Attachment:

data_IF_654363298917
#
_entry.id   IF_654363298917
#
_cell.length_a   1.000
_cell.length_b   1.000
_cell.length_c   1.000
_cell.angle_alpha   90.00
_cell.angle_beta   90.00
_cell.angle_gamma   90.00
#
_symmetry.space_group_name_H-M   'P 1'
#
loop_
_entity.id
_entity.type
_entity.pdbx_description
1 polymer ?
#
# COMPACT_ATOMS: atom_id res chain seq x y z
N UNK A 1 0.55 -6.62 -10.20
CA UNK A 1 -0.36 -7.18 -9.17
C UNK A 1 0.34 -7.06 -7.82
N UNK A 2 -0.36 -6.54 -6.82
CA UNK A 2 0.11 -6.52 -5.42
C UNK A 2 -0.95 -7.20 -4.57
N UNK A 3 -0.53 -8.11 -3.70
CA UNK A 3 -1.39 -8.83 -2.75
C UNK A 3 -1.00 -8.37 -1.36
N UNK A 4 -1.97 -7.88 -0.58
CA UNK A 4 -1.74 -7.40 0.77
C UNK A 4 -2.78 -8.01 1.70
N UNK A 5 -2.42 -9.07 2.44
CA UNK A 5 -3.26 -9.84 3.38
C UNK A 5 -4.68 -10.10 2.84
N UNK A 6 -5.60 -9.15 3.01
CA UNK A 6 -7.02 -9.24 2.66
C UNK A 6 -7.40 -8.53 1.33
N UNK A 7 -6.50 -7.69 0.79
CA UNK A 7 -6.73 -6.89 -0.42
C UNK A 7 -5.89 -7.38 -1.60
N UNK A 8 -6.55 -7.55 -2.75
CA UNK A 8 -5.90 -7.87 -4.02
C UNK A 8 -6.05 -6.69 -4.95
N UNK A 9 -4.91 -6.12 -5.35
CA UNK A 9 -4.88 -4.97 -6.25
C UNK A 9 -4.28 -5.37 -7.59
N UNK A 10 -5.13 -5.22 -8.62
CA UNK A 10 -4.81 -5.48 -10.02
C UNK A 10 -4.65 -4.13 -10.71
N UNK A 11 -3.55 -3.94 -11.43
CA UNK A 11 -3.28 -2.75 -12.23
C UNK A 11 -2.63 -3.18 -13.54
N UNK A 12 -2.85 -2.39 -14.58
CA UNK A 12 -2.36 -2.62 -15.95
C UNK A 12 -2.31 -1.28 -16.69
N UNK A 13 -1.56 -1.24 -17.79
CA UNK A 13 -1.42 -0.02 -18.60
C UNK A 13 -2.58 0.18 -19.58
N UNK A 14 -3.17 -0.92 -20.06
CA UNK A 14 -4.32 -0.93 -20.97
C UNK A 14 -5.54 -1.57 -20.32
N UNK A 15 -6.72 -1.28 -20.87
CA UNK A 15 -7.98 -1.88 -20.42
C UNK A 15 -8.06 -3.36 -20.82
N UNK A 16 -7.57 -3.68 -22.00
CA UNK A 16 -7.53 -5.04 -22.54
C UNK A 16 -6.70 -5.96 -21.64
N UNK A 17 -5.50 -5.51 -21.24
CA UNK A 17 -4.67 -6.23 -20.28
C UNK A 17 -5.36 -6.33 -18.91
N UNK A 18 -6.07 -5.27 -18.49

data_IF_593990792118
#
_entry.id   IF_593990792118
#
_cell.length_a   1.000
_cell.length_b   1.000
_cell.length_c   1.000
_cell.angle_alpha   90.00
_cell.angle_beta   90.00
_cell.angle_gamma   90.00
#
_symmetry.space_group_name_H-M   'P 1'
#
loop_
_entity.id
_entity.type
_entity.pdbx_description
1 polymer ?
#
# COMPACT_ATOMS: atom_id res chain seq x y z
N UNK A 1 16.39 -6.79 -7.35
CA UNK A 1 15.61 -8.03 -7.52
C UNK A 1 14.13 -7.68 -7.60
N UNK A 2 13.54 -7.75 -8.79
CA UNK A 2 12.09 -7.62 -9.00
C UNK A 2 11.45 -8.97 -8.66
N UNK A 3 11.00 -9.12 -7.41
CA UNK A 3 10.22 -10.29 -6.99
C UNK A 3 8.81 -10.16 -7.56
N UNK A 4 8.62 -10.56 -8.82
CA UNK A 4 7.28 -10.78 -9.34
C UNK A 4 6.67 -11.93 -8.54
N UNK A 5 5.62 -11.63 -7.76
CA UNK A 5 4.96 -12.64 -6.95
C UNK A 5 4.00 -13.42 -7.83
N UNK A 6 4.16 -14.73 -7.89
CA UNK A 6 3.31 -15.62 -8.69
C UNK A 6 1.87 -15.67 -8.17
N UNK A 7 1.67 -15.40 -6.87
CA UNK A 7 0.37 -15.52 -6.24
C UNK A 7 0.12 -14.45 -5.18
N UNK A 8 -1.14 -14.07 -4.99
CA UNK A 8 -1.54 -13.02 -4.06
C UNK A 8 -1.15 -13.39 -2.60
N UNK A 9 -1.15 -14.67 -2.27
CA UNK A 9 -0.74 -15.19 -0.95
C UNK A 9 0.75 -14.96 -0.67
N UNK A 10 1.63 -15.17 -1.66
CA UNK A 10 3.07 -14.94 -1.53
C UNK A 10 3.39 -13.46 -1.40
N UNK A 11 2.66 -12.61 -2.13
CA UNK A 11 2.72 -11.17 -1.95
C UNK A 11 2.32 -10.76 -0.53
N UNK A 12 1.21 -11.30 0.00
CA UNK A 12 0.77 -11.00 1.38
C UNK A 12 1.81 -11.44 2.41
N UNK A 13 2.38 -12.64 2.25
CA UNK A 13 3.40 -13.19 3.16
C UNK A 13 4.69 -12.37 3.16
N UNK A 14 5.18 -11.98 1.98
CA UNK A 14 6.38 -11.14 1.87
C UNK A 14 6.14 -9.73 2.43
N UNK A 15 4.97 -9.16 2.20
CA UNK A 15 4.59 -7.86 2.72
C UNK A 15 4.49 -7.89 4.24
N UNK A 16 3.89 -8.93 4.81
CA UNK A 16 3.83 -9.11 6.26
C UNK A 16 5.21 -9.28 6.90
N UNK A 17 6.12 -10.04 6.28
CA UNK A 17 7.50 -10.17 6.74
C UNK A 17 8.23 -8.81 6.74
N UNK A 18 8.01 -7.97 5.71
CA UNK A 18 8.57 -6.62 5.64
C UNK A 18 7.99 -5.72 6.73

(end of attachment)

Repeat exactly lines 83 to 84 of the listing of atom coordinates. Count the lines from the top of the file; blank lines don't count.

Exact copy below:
#
_symmetry.space_group_name_H-M   'P 1'